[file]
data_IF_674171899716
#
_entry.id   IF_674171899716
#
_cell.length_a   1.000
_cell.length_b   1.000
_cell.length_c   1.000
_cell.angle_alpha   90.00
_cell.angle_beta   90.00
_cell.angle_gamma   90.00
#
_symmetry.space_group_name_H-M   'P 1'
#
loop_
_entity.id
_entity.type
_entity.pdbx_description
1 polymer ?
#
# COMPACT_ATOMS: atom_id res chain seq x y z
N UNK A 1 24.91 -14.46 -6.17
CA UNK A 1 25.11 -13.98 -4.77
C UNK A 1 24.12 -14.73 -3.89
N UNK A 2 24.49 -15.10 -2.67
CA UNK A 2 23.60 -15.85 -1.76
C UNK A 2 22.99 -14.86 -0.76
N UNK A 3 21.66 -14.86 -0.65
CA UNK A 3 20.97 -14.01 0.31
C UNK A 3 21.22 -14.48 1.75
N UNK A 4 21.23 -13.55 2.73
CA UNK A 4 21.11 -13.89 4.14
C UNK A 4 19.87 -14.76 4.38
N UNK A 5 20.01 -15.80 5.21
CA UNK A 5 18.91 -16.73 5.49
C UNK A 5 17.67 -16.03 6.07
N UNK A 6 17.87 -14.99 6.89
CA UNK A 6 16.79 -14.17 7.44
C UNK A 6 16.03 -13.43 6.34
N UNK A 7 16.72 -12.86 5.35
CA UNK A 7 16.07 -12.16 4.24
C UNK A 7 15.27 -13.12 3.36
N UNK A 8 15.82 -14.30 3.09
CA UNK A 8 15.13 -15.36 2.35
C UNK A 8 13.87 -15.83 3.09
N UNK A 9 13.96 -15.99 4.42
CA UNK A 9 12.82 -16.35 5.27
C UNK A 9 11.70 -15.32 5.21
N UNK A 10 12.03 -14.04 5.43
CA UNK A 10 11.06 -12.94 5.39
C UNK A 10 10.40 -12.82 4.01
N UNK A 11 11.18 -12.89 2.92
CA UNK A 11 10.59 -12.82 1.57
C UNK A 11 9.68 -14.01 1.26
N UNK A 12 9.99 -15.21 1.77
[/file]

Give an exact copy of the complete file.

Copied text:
data_IF_674171899716
#
_entry.id   IF_674171899716
#
_cell.length_a   1.000
_cell.length_b   1.000
_cell.length_c   1.000
_cell.angle_alpha   90.00
_cell.angle_beta   90.00
_cell.angle_gamma   90.00
#
_symmetry.space_group_name_H-M   'P 1'
#
loop_
_entity.id
_entity.type
_entity.pdbx_description
1 polymer ?
#
# COMPACT_ATOMS: atom_id res chain seq x y z
N UNK A 1 24.91 -14.46 -6.17
CA UNK A 1 25.11 -13.98 -4.77
C UNK A 1 24.12 -14.73 -3.89
N UNK A 2 24.49 -15.10 -2.67
CA UNK A 2 23.60 -15.85 -1.76
C UNK A 2 22.99 -14.86 -0.76
N UNK A 3 21.66 -14.86 -0.65
CA UNK A 3 20.97 -14.01 0.31
C UNK A 3 21.22 -14.48 1.75
N UNK A 4 21.23 -13.55 2.73
CA UNK A 4 21.11 -13.89 4.14
C UNK A 4 19.87 -14.76 4.38
N UNK A 5 20.01 -15.80 5.21
CA UNK A 5 18.91 -16.73 5.49
C UNK A 5 17.67 -16.03 6.07
N UNK A 6 17.87 -14.99 6.89
CA UNK A 6 16.79 -14.17 7.44
C UNK A 6 16.03 -13.43 6.34
N UNK A 7 16.72 -12.86 5.35
CA UNK A 7 16.07 -12.16 4.24
C UNK A 7 15.27 -13.12 3.36
N UNK A 8 15.82 -14.30 3.09
CA UNK A 8 15.13 -15.36 2.35
C UNK A 8 13.87 -15.83 3.09
N UNK A 9 13.96 -15.99 4.42
CA UNK A 9 12.82 -16.35 5.27
C UNK A 9 11.70 -15.32 5.21
N UNK A 10 12.03 -14.04 5.43
CA UNK A 10 11.06 -12.94 5.39
C UNK A 10 10.40 -12.82 4.01
N UNK A 11 11.18 -12.89 2.92
CA UNK A 11 10.59 -12.82 1.57
C UNK A 11 9.68 -14.01 1.26
N UNK A 12 9.99 -15.21 1.77